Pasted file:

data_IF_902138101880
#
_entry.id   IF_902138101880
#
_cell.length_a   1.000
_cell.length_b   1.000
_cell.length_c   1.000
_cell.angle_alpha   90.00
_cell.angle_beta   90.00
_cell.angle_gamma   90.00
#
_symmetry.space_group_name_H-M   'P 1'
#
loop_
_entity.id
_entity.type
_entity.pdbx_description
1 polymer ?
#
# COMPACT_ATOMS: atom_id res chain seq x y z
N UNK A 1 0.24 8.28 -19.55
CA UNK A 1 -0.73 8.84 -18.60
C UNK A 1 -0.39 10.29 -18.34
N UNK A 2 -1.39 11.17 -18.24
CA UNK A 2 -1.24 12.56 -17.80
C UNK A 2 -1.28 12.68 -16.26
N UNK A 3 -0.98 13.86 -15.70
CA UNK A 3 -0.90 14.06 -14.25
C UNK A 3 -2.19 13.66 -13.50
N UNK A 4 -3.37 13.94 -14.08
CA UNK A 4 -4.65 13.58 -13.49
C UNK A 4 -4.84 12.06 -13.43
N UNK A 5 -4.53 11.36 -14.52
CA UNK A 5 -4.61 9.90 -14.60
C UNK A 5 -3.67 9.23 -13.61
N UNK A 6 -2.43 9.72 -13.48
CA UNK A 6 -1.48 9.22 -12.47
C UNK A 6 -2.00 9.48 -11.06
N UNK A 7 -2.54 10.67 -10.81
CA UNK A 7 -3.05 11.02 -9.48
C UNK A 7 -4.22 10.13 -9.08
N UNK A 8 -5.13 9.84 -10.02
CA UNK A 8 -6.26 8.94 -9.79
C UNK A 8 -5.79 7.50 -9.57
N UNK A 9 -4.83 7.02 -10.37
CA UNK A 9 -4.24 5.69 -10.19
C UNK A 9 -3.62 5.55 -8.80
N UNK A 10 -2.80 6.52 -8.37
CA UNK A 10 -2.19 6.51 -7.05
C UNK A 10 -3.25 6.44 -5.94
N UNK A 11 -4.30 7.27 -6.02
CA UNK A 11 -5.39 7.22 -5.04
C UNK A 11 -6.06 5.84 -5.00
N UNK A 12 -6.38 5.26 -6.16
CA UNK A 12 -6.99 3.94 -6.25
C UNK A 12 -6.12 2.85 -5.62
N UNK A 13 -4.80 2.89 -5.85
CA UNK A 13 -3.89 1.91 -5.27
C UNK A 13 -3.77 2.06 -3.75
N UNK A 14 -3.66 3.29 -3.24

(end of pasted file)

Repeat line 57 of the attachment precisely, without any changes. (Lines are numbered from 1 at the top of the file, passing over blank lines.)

N UNK A 13 -4.80 2.89 -5.85